My husband has lots of books of maps … he has travelled all over the world with the BSES etc. … but that is fine, they are his books & the marks have meaning … planning a journey or marking the memory of one.

    I too love getting not brand new books with fountain pen writing on the pre-dedication page and am pleased if I find some slip of something … right now I am reading a book where I found a RESERVED ticket for a coach seat travelling from Diss (great auction place there) to Liverpool Street.

    Another great show … thank you!

    • August 28, 2016 at 10:56 pm

      So glad you enjoyed the episode :) But, oh dear, that friend sounds like he needs a talking to!

      I believe the early reaction to Lolly Willowes from the Book of the Month Club members was a bit terrified – I think I read that they had quite a lot of returns – but they were missing a trick.

      Oh, and Diss is a lovely place in Norfolk :)

  • August 27, 2016 at 12:59 pm

    Listening to this made the task of cleaning a really grotty wall much more tolerable. Thank you!

    I now feel I must read Lady into Fox and The Love Child (both of which I am lucky to own copies) quite soon. I think to the 1920s fantastic literature one can add T. F. Powys’ Mr Weston’s Good Wine, first published in 1927 and a Vintage Classic at least until recently, although again I haven’t read it myself.

    • August 28, 2016 at 10:52 pm

      Oh, very glad that we helped with the awful wall task!
      Mr Weston’s Good Wine is an excellent suggestion – and an enjoyable book too, though perhaps the world it’s set in never quite feels like it was ever real. DO read LIF and TLC when you can :)

  • August 27, 2016 at 5:19 pm

    That was a great broadcast, loved hearing your cheery voices!

    I cannot wait to hear the next broadcast as you will be discussing two of my favourite books. The House in Paris is my all-time best and I read it every few years. Please talk about it in minute detail and please LOVE it! To the North, same thing.

    You were so good on Eggheads, Simon. Boo to the Eggs.

    • August 28, 2016 at 10:46 pm

      Aw, thanks Chrissy – and I do hope I enjoy To The North as much as you do :) I’m going to have to work hard to remember what I can of The House in Paris – or rely on Rachel to have a better memory than me :)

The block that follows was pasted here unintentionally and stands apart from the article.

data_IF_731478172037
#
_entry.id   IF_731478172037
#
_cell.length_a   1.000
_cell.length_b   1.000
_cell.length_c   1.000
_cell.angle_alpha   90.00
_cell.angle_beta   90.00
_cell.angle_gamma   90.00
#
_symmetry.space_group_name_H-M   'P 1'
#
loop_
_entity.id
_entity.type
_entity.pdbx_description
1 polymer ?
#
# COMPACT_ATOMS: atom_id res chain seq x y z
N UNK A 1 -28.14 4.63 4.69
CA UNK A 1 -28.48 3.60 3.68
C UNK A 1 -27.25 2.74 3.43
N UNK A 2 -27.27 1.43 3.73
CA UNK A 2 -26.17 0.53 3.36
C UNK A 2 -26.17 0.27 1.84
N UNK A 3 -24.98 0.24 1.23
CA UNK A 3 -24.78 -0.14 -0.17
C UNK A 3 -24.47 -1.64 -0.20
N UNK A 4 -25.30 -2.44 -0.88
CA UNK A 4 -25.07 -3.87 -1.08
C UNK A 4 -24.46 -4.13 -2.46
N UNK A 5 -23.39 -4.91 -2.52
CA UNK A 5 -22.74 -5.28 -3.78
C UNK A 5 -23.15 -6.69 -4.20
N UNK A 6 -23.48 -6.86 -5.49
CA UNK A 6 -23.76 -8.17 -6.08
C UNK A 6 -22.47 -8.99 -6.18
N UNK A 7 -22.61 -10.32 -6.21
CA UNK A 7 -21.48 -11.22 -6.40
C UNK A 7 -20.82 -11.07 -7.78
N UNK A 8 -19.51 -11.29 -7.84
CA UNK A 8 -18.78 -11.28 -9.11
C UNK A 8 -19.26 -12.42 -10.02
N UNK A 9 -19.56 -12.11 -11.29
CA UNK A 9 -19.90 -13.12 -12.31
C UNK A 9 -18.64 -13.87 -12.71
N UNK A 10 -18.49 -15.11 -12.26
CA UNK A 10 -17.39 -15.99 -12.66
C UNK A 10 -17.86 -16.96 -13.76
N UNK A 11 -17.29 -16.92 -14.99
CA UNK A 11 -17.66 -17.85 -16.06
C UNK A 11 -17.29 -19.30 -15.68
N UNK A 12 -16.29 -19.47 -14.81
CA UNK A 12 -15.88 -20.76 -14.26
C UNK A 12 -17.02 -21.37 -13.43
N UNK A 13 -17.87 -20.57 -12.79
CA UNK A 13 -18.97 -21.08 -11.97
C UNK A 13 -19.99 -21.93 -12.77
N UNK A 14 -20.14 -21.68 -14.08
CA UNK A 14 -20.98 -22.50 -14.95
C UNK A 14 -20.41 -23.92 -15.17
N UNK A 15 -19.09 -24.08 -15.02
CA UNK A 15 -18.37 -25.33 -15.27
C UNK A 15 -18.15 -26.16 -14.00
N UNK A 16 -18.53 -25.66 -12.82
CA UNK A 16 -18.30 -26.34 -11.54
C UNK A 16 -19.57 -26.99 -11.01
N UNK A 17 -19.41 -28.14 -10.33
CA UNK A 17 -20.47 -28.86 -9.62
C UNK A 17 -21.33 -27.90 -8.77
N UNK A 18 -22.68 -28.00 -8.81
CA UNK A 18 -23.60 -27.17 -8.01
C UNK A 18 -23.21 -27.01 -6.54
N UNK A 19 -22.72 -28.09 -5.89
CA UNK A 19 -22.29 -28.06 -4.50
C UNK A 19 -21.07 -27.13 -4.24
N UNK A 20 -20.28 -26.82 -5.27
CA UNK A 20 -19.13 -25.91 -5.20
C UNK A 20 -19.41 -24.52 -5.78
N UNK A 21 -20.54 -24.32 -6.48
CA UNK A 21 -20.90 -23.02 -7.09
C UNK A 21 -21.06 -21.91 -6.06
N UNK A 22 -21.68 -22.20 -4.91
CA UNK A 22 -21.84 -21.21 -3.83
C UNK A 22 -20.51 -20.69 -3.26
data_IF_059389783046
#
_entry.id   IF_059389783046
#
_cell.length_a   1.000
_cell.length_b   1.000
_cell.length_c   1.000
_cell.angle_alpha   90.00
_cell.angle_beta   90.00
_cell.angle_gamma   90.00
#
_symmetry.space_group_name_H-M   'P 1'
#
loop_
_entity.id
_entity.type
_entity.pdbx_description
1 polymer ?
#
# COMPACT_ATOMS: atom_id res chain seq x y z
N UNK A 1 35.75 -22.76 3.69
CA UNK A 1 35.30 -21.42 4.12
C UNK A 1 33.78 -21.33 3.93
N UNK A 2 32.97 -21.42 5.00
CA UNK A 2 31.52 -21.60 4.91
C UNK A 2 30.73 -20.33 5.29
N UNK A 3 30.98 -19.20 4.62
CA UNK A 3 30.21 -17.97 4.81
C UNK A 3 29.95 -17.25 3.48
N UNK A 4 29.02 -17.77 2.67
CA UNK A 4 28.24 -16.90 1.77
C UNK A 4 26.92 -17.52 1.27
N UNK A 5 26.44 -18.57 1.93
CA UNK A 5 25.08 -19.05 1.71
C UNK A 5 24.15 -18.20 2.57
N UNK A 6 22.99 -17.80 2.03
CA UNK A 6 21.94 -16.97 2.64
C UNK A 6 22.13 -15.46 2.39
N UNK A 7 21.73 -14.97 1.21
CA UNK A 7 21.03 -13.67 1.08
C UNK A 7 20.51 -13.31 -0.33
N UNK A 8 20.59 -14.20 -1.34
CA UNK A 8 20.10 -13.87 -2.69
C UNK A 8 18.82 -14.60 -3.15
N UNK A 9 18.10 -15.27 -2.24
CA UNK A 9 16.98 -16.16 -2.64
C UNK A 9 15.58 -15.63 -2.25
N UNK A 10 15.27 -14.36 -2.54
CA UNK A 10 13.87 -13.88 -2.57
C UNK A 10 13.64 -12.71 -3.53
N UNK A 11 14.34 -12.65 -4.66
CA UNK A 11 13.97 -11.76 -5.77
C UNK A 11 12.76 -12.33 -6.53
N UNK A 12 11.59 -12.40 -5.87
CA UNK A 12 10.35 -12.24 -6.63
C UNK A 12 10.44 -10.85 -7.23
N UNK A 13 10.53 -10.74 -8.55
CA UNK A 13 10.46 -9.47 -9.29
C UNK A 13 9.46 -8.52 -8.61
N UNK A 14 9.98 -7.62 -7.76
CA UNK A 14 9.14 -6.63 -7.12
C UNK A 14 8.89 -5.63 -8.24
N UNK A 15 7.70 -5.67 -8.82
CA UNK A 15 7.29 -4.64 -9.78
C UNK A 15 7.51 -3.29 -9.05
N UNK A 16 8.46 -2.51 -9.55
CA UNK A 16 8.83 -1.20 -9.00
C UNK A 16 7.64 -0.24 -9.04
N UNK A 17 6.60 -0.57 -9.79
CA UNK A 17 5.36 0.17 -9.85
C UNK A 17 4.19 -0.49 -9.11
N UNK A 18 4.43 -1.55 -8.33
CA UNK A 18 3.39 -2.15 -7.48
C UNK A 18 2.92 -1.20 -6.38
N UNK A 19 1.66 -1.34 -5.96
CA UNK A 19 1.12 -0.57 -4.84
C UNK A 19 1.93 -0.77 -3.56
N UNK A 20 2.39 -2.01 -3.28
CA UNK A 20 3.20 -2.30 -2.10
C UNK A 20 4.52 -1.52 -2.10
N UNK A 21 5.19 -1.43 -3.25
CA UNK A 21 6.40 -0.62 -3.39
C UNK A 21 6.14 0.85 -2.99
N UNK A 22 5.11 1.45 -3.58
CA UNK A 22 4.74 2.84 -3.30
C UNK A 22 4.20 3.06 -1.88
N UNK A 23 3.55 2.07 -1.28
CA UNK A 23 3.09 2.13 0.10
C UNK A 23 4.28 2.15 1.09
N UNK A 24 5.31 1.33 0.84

• September 5, 2016 at 11:49 am

      I wish it was TO THE NORTH versus HEAT OF THE DAY by Bowen.
      TO THE NORTH would still be my winner.

      • September 5, 2016 at 2:00 pm

        Tina, what about The Death of the Heart? Just as powerful as The Heat of the Day and I found I have more sympathy and love for poor Portia and even Eddie than for Stella and Rodney.
        Re-reading all her books confirms for me her position as one of the very best writers of her day. And probably since – but then I’m biased, as you can see!

  • August 30, 2016 at 1:31 am

    I cosign Rachel’s position that nobody needs to read Ivanhoe. I read it because Edward Eager made it sound fabulous, and also because my fourth-grade teacher was having us do book reports, and I felt I was too old for book reports and I wanted to show her how grown-up I was by snottily reading an incredibly grown-up book. It was terrible. Even tiny, tiny me recognized the racism.

    I hope y’all do take up lending books in another episode btw! I am interested in other people’s positions — I rarely lend books, and never anything that I can’t replace/live without, but it feels kind of selfish to behave that way and I don’t like to talk about it too much. :p

  • August 31, 2016 at 7:36 pm

    I tend to be quite careful with books, and don’t like to see others manhandle them. I enjoy the podcast a lot, and have begun re-listening to the episodes. I know Rachel feels quite strongly about Mansfield Park, but would like to hear you do a comparison of that with Elizabeth Gaskell’s Wives and Daughters, for their similarities and differences. :-)